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February 26, 2024

9 Tips for Work Exchangers & Why You Should Try it at least Once.

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Most people have never heard of work exchanges, and those who have, mostly portray students on a gap year traveling around and trying to save up some money while doing them.

So imagine the faces of people when they asked me what I was doing in their country and my reply was work exchange, as a single 31-year-old woman.

How did I end up with this? Well, I love to travel and I hated my life, so I started to look for new ways of living. It took me long time to gather the courage and leave my life behind, and I only managed to do it in my 30s. Since then, I’ve tried many things from volunteering to work exchanges and living in a co-op. Being a travel lover with not so much money in the bank forced me to think outside of the box, if my main goal was to avoid going back to corporate jobs.

For me, work exchanges were a logical step since I don’t like to rush all over the place on weekend trips but prefer to stay in one place for longer and learn to live like a local, exploring places that aren’t in the tourist guide books. So most of the time, I link travel with work and study. (Working holidays are still on my bucket list, as not many countries I’d love to travel to offer their VH visas for people over 30.)

As the name suggests, it’s a work exchange, so in exchange for certain amount of hours work, you’ll get accommodation and food. So only on your free time can you actually go and explore like you’re on holiday. But normally, the work is not more than 4-5 hours a day. Except if you want to try WWOOF-ing (World Wide Opportunities of Organic Farming)—where another goal would be to learn as much as possible about organic farming—so the hours can go up to six. WWOOF is more like a cultural and educational exchange.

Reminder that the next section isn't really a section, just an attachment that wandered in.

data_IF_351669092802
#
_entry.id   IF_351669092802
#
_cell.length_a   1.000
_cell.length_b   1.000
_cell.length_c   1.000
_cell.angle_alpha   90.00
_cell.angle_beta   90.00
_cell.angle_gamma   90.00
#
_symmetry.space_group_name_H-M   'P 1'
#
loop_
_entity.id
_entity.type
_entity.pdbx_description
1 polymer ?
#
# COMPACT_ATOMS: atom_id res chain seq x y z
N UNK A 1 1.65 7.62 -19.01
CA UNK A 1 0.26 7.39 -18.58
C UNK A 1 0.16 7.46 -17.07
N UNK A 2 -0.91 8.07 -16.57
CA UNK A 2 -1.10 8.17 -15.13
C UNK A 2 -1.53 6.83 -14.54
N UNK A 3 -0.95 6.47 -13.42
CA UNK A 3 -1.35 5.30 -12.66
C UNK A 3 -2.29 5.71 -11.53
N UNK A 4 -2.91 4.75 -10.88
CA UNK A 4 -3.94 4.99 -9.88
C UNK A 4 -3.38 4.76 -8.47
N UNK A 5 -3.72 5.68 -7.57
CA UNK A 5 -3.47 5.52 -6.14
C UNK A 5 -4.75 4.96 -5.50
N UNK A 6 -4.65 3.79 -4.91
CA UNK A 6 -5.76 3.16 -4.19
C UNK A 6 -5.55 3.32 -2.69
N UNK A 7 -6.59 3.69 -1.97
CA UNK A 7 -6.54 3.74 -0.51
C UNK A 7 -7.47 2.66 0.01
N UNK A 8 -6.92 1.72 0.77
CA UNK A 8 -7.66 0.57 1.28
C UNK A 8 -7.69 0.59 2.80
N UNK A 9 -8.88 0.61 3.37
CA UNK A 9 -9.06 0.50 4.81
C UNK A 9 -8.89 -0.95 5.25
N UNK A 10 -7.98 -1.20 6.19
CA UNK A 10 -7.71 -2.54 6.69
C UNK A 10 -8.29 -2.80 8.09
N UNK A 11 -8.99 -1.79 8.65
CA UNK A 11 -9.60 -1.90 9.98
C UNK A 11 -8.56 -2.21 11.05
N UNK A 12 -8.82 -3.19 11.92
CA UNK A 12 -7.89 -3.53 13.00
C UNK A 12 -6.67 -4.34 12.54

If you Google up something like “volunteering holidays,” a lot of results will be charity associations or travel agencies. In the first case, you are probably going to work in a local community and be really helpful, but they might ask you for a fee, and they will ask you for a minimum stay of some months, with fixed departure times and periods. (Did that too, but probably will make another article about volunteering.)

If you choose a travel agency, you will probably do some incredible activities in exotic countries like feeding elephants in India, but they will mostly be pricey, and it won’t be such a great help for the local community, as it is mainly for tourism. So make sure you choose the right one for yourself.

I spent a little over half year with work exchanges and house sitting in Scotland and I wanted to share my experiences, because it’s a wonderful way of travelling and making new connections, learning about the country and its people, their traditions and yourself, too. At the same time, it’s not like a classic holiday—it’s still includes work hence requires adaptability, motivation, and a positive attitude, and at times, more openness than a “normal” holiday would. You’ll most likely live in the house of your host (who’s at this time an unknown person), so you need a lot of trust, too.

To do this and be able to enjoy, I truly think one needs to be interested in what they are doing and be well prepared.

So here are my takeaways from my time of work exchanges (some with Workaway and WWOOF, but most opportunities presented themselves on the way).

1. Choose a place that offers a type of work you think you’ll like.